2010 Middle Eastern Regulatory, Infrastructure and Fixed-line Market

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Last updated: 10 Aug 2010 Update History

Report Status: Archived

Report Pages: 130

Analyst: Paul Kwon

Publication Overview

This Middle East market report gives an overview of the fixed-line voice and infrastructure segment of the telecoms markets of the region. It details the major operators and infrastructure in each of the following countries: Bahrain, Egypt, Iran, Iraq, Israel, Jordan, Kuwait, Lebanon, Oman, Qatar, Saudi Arabia, Syria, Turkey, UAE and Yemen.

Researcher:- Tine Lewis
Current publication date:- August 2010 (9th Edition)
Next publication date:- August 2011

Executive Summary

Competition is driving telecoms growth in the Middle East

In the Middle Eastern region telecommunications infrastructure varies from very advanced to very rudimentary. Fibre to the Home projects are well advanced in Israel and the Gulf countries but in Yemen and Iraq fixed-line penetration is only around 5%. The area is well served with international links via submarine cables with more under construction.

At first glance fixed-line teledensity in the Arab Middle East would appear very low, even in the wealthier countries, compared with teledensity rates of around 60% in the USA for example. However, figures can be misleading due to the larger household sizes compared with Europe or the USA, plus large hostel-accommodated expatriate populations in some countries. In fact in many countries household penetration is at or near 100%. Several markets are showing decline due to mobile substitution, particularly dramatically in Jordan with its very competitive mobile market.

The fixed-line sector has been the last to be opened to competition and in all markets the incumbent remains the major player in the fixed-line voice market but change is underway, mostly through VoIP and calling-card operators and later WiMAX operators, but in the case of the UAE, also through sharing infrastructure.

All fixed-line incumbents also offer mobile services and in many countries operators who began in the mobile sector are also moving into the fixed-line sector.

Market Highlights


All sectors of the Bahraini communications market have been liberalised. Incumbent Batelco shares the fixed-line market with around fifteen other operators providing international calling services using international direct dial, carrier pre-selection or prepaid calling cards. Around 50% of international call minutes originating from fixed lines use prepaid calling cards. Like other GCC countries, Bahrain has a large expat population (approximately 50% of the total) and this has been the cause of the impact of prepaid VoIP-based calling cards on the market and on Batelco’s international call revenues.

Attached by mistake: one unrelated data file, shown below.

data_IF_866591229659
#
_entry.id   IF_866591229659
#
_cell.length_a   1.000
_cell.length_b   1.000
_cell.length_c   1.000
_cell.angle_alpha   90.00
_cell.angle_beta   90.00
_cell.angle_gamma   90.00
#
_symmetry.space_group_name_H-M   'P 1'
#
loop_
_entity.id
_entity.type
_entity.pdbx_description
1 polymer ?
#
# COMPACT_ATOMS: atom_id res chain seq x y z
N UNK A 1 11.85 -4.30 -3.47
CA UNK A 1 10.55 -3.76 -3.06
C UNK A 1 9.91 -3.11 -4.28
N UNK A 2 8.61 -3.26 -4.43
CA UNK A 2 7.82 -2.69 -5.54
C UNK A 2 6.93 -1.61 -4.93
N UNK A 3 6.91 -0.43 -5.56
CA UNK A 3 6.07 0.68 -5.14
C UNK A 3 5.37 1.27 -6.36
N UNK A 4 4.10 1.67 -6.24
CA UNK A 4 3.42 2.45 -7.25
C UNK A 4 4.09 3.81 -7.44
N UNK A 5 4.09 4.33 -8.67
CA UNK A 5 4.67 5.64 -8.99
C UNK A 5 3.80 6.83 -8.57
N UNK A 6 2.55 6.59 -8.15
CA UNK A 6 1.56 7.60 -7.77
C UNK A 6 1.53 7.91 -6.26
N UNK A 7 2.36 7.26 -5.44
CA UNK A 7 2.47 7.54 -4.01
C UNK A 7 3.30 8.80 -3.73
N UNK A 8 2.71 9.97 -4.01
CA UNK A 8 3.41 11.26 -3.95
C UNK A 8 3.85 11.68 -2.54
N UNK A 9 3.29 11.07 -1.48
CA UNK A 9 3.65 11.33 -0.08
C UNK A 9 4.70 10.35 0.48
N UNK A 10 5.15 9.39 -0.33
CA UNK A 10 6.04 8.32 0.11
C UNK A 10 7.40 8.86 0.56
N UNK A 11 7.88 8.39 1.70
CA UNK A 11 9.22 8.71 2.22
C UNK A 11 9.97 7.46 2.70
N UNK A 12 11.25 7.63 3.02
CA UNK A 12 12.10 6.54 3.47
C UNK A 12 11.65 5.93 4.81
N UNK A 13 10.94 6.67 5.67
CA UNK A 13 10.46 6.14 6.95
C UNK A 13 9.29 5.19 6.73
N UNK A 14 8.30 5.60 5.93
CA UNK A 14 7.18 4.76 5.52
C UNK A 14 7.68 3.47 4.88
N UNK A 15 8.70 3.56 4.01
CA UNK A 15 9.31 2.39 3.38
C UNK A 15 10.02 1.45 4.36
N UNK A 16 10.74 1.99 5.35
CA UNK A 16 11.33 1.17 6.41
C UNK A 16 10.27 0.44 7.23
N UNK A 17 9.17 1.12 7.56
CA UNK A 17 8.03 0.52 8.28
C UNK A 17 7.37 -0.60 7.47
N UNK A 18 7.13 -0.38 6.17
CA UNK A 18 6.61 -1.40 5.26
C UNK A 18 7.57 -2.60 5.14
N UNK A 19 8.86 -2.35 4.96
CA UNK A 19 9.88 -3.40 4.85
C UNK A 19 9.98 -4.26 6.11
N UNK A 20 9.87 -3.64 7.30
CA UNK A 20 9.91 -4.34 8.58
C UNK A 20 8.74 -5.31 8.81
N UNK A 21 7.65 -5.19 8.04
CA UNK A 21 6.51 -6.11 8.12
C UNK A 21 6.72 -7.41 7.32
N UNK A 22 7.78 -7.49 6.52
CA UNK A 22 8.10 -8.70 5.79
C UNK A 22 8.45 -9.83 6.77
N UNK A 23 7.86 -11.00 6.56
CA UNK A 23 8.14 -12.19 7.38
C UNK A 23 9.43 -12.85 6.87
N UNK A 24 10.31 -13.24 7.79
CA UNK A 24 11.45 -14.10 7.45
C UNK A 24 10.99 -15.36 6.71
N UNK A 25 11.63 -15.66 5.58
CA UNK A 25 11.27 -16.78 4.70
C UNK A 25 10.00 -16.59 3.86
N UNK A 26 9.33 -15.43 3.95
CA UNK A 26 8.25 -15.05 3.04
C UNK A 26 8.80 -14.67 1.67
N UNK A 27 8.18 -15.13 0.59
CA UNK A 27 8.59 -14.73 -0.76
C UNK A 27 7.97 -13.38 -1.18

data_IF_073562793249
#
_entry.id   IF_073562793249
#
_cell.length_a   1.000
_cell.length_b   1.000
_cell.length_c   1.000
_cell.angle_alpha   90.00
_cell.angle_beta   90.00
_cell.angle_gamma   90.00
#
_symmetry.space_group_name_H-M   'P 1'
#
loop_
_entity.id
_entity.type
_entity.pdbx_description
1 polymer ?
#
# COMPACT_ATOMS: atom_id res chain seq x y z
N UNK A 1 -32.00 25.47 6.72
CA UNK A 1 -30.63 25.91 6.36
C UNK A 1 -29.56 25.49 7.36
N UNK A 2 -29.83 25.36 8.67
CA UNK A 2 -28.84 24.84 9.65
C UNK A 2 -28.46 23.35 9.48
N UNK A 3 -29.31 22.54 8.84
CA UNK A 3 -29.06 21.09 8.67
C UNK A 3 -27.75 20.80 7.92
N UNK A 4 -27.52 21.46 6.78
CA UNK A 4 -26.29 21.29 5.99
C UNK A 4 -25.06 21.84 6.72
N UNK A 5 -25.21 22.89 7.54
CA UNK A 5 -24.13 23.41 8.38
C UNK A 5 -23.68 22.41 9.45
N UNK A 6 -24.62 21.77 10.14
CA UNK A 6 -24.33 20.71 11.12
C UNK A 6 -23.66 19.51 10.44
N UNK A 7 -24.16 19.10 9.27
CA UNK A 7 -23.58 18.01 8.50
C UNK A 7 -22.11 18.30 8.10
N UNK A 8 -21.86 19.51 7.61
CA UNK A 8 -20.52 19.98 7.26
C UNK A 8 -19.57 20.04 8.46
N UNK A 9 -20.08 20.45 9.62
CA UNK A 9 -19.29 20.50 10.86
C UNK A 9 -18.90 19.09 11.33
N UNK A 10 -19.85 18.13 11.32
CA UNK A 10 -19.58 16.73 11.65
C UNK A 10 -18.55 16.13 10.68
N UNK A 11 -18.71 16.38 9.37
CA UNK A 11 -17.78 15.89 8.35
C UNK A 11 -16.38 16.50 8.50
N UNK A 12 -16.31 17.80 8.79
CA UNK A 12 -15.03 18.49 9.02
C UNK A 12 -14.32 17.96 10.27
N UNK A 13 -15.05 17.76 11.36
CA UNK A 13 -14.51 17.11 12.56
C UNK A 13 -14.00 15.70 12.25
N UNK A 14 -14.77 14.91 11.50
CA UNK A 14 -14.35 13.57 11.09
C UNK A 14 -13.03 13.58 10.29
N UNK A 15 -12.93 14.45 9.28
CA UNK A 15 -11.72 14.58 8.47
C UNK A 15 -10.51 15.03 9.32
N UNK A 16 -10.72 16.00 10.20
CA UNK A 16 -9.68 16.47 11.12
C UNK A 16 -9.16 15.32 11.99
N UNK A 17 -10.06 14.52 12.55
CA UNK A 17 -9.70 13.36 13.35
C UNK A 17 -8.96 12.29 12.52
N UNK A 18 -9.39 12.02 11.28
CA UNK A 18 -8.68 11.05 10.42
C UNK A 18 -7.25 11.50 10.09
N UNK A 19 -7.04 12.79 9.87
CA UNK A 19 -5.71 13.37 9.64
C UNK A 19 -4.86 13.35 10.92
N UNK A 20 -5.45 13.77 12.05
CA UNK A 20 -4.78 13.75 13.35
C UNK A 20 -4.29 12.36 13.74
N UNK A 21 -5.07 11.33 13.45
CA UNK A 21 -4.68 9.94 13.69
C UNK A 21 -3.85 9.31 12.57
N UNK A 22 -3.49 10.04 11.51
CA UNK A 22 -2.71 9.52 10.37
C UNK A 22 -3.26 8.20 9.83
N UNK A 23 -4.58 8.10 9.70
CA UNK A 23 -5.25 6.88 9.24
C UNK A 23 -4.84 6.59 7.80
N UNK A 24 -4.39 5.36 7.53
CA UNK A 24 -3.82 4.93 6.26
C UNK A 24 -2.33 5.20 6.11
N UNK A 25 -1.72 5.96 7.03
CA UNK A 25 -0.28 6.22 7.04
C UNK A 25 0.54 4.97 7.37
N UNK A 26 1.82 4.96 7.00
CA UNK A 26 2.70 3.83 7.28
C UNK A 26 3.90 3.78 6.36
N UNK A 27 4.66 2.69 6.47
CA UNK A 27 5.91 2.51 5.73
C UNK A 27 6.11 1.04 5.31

Infrastructure is excellent – Batelco completed the rollout of an NGN in January 2009.


Whilst incumbent Bezeq still has a big majority of the domestic fixed-line market, its share has fallen rapidly since the introduction of number portability in December 2007 and going into 2010 was down to around 75% of the consumer segment by revenue and 85% of the business sector. VoIP operators and cable company HOT are the beneficiaries.

The international fixed-line market has been very competitive for many years. Three operators dominate the market with roughly equal shares. All are keen to move into providing domestic call services and the three already share the majority of the ISP market. This market is particularly interesting as these players, together with the three mobile operators who are also moving into the fixed-line voice and Internet market, jostle for position.

Significant investment is being made in NGN infrastructure. Bezeq commercially launched an NGN in September 2009. It had 374,000 subscribers connected to the network at end-2009 and 580,000 by early May 2010 (around 25% of Israeli households). Bezeq plans to make the NGN available to approximately 50% of Israeli households by end-2010 and 90% of households by end-2012. The network is ‘fibre to the curb’ and allows for an up to 50MB bandwidth offering.

United Arab Emirates

In July 2010 incumbent Etisalat and alternative operator du completed negotiations to open their networks, allowing each to use the other’s networks and compete across all fixed-line infrastructure in all parts of the country. A testing phase began, with a commercial launch of services expected in late 2010.

Etisalat has a very substantial FttH project, which is being completed in phases. The first batch of Abu Dhabi subscribers received last mile FttH access in January 2008. By end-2009 Etisalat claimed to have completed 60% of the network. It expected to make Abu Dhabi “the first capital city in the world with 100% fibre deployment” by 2010 and at end-2009 had completed the roll-out for 85% of Abu Dhabi households. Completion of the entire national network is expected by 2011 at a total cost of AED5 billion.

Top five Middle East countries – estimated fixed-line teledensity - 2010



GDP per capita


Number of Households

Fixed lines


































(Source: BuddeComm based on IMF and industry data)

Data in this report is the latest available at the time of preparation and may not be for the current year.

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